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"KOV" 2003 Obituary


KOVACH  KOVEN 

KOVACH o@ca.on.york_county.toronto.globe_and_mail 2003-11-21 published
FOGARTY, James Patrick ''Pat'' September 9, 1920 Consort, Alberta - November 16, 2003 Victoria, British Columbia
Died peacefully at Sandringham Hospital after a long struggle with Progressive Supranuclear Palsy. He was predeceased by eldest son, John (1953 - 1973) and by siblings, Arthur, Margaret Dulsrud HOWELL and Edna KOVACH. Pat is survived by his wife, Helen, sons Richard and David and daughter Claire and two sisters, Florence MURRAY (Edmonton) and Joyce SPENCER (Lethbridge) and by nieces and nephews and their families. In 1940, Pat joined the Royal Canadian Air Force becoming an aero-engine mechanic and later a flight engineer seconded to the Royal Air Force Transport Command. After World War 2, received his M.S.W. from University of British Columbia. He worked at various social agencies in Vancouver before becoming a director in the Saskatchewan Dept. of Welfare until 1966. He completed his career in the federal Department of the Environment. A memorial service will be held at 2: 00 p.m. Wednesday, November 26 at St. Aidan's United Church Victoria, British Columbia. Memorial Society of Vancouver Island.

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KOVEN o@ca.on.york_county.toronto.globe_and_mail 2003-09-15 published
Jonathan Earl KOVEN
By Mara KOVEN Monday, September 15, 2003 - Page A18
Husband, father, son, brother, project manager, logician. Born August 15, 1963, in Toronto. Died September 23, 2002, in Toronto of a cardiac arrhythmia, age 39.
Had Jonathan, my husband, been born 15 years earlier, he may not have lived past his seventh birthday, much less get married, earn an Ivey M.B.A., and have two children.
Jonathan was born with a congenital defect, Tetrology of Fallot, which includes four malformations of the heart. As a one-year-old, he had a shunt put in his shoulder to help his poor blood circulation, as evidenced by "blue lips." In 1972, at age seven, he moved into Toronto's Hospital for Sick Children for a month. His parents, two immigrants from South Africa, commuted to Sick Kids from Bramalea, near Toronto, each day to check on their middle child as they juggled jobs and the care of their other two children. Doctors had advised them to have another child after Jonathan was diagnosed... "just in case he dies."
But he survived to become an Ontario Scholar, graduating with an honours degree in Combinatorics and Optimization (a branch of mathematics) from the University of Waterloo, and then to work at Sunoco, SunLife and Aim Trimark.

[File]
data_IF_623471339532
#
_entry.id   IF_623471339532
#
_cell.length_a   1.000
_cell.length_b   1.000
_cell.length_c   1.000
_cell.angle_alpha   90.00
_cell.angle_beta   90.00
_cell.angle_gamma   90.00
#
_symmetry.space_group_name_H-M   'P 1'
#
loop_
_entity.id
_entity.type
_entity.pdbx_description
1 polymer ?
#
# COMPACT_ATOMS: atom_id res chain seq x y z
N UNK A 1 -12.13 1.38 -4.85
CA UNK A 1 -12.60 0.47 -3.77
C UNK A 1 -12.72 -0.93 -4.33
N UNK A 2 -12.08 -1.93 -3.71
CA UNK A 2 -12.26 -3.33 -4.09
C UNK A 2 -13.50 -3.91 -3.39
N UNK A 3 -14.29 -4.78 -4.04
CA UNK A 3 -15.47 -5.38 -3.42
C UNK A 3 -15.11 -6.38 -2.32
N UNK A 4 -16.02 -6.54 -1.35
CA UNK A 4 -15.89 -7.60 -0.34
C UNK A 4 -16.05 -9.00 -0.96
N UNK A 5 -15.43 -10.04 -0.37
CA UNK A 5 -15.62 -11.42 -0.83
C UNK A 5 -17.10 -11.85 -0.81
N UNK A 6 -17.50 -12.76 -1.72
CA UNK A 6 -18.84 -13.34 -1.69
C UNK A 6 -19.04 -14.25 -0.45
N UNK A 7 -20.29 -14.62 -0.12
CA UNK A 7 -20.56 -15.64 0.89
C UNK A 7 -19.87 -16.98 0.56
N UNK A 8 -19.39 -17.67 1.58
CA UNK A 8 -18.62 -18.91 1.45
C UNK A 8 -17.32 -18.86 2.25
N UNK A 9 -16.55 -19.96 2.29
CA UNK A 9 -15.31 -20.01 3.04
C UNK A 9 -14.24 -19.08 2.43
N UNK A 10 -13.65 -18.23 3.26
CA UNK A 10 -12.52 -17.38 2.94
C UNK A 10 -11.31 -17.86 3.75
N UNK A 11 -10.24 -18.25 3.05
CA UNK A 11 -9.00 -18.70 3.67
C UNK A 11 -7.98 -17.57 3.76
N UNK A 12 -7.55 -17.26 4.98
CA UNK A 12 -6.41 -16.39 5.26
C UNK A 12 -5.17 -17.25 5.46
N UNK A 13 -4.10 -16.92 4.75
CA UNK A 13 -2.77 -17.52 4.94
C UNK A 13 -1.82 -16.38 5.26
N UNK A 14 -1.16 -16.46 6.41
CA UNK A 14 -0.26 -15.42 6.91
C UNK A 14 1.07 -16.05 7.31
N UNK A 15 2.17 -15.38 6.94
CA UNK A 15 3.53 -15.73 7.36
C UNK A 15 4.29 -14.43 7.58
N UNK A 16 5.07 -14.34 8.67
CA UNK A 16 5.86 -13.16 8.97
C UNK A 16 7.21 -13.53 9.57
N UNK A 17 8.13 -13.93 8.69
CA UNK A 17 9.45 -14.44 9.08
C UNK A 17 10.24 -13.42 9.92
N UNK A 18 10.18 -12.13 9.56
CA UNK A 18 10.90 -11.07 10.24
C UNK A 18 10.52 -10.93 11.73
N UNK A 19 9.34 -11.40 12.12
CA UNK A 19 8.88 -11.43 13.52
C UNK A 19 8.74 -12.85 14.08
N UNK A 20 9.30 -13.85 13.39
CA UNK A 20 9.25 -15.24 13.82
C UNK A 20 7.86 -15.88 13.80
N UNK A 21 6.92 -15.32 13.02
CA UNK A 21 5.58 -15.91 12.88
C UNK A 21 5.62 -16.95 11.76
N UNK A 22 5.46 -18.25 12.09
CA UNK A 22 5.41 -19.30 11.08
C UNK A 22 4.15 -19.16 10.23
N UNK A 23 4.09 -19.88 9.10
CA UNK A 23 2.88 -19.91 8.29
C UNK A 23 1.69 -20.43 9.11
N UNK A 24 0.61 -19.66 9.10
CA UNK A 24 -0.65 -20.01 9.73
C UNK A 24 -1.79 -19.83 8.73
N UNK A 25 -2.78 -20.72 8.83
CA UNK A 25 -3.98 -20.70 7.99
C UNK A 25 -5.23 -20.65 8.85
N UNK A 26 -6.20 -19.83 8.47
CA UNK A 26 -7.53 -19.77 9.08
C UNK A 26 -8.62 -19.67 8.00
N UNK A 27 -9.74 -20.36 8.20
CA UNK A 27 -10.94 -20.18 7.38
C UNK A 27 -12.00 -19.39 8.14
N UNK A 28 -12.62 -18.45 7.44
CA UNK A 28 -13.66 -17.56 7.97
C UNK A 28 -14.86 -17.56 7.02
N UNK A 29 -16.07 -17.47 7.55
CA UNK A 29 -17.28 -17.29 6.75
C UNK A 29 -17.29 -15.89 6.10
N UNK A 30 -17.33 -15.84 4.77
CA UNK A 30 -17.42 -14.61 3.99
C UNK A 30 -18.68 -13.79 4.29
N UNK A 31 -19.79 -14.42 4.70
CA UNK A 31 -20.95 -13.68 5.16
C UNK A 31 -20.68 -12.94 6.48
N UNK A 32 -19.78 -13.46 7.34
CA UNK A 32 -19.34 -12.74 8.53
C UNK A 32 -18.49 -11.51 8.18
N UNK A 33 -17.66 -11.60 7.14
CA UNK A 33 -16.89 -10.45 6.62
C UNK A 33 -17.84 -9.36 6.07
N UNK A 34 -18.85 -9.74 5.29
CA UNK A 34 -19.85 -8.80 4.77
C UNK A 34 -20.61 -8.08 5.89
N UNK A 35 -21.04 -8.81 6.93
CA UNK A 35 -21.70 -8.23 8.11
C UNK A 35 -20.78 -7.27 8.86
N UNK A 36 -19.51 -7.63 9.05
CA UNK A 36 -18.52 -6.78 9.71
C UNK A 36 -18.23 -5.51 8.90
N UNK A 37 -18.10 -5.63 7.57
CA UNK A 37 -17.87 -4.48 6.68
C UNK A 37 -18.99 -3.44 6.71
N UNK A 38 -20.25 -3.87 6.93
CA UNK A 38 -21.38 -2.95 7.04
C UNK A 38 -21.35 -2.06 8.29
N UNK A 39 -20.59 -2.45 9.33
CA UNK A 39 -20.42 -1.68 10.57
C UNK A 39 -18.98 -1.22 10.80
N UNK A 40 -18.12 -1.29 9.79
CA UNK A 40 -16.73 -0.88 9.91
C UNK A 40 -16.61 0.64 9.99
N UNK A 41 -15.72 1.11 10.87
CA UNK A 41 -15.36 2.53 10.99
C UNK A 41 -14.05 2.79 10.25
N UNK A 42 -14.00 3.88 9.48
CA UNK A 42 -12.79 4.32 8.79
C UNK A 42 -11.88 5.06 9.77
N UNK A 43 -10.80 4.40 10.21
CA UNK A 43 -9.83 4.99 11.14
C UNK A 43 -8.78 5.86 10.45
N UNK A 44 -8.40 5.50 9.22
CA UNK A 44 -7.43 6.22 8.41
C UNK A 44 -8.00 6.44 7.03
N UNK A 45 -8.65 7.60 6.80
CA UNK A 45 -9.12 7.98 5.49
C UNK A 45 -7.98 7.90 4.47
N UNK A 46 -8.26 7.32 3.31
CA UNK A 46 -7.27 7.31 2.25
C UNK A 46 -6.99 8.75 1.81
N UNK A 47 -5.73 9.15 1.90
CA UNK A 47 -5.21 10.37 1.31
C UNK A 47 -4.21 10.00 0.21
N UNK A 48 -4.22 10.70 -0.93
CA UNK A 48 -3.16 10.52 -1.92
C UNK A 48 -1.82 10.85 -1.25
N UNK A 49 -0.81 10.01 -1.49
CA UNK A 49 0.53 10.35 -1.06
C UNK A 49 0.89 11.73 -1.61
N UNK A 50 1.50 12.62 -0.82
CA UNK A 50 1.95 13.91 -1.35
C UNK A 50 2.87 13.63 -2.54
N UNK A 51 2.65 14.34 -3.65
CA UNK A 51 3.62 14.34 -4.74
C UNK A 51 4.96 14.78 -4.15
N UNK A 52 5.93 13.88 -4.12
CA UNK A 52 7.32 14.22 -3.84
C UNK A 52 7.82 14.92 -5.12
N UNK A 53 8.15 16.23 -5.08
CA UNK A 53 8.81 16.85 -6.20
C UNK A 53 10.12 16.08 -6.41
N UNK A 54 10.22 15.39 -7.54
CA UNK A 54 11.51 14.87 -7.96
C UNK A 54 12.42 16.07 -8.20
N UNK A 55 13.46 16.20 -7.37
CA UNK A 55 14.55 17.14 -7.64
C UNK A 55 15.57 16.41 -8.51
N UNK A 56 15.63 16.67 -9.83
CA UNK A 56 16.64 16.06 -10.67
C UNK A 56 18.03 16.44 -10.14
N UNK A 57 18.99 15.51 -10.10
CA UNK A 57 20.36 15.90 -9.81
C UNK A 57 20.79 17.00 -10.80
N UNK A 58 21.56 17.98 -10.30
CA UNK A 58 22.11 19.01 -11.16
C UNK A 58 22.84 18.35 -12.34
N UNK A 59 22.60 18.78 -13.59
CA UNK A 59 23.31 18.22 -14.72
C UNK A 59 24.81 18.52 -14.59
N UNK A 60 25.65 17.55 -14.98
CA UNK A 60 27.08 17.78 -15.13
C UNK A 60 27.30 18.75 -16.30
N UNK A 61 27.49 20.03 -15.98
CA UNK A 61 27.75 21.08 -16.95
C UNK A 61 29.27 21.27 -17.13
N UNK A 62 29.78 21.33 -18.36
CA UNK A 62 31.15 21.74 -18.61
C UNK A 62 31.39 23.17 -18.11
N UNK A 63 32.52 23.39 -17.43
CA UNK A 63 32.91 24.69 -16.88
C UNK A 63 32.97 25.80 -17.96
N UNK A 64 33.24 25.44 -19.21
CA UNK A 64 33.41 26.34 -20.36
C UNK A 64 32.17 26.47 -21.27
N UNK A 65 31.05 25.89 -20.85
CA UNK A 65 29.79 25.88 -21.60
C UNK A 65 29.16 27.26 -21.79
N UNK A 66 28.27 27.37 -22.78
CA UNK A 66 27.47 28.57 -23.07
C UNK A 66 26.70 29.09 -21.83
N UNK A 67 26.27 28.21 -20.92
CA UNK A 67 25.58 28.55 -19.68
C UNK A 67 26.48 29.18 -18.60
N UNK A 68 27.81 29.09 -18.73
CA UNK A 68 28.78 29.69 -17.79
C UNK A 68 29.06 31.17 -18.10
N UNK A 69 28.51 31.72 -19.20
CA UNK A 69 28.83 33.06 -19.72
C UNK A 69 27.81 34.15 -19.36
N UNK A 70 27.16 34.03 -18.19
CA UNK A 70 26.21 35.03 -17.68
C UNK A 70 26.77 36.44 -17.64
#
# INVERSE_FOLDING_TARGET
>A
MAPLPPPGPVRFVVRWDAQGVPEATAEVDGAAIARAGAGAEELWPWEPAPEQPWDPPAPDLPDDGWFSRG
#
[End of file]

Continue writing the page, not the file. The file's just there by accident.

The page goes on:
His life blended logic and creativity. He jotted down his life's ambitions, grouped into one-, three-, five-and 10-year plans, and achieved his dream of riding a unicycle, starting to play guitar, having children, and buying a house. One unfulfilled dream was to build a cedar-strip canoe.
He was always prompt for meetings, dates, and insisted the family sit for daily breakfast as a way to ground us all. A playful father, he would surprise his children by dedicating a Saturday morning to making a four-foot giraffe from chicken wire, a juice can and newspaper, to be decorated by the children. One summer afternoon two years ago, as hail and rain were pelting down, Jonathan encouraged us to put on bathing suits and join him in running around the mulberry tree in the front yard. Our toddler, Maya, went out, giggling, into the hail, while the rest of us shook our heads in disbelief.
Heart patients like Jonathan are at a 1-per-cent risk level for sudden fatal arrhythmia (rapid heartbeat). Jonathan suddenly died from an arrhythmia a month after turning 39, and weeks after celebrating his 10th wedding anniversary. It was a Monday night, just hours before he was to take his parents to a flight home to Israel.
"I'm feeling dizzy," he interrupted himself as he placed his hands to his forehead. We were curled up on our couch, catching up on the day's events with a cup of tea.
Our two children never woke that night as two teams of paramedics worked amid flashing lights, making several attempts at shocking Jonathan's heart back into a normal rhythm. Our daughter, Maya, now aged 4, says "Goodbye mommy" at bedtime, just in case: If one parent can die in the night, without saying goodbye, couldn't the other one, too?
We remember Jonathan as a man who was full of life and gratitude, who'd hold doors for elderly or disabled, and would endlessly kiss and hug his children. Our son, Noah, has inherited his father's love of reading.
Once, before starting a major project at Aim Trimark, he e-mailed committee members asking them for the name of their favourite chocolate bar, and when colleagues entered the meeting room they found their choice on the table. A close friend described Jonathan as "a normal guy, who just did things in an way that was extraordinary."
What did Jonathan know, that his funeral drew more than 1,000 people last September? That our lives are gifts, and it is up to us to live them fully, with honesty and love for others and ourselves.
Mara KOVEN is Jonathan KOVEN's wife.

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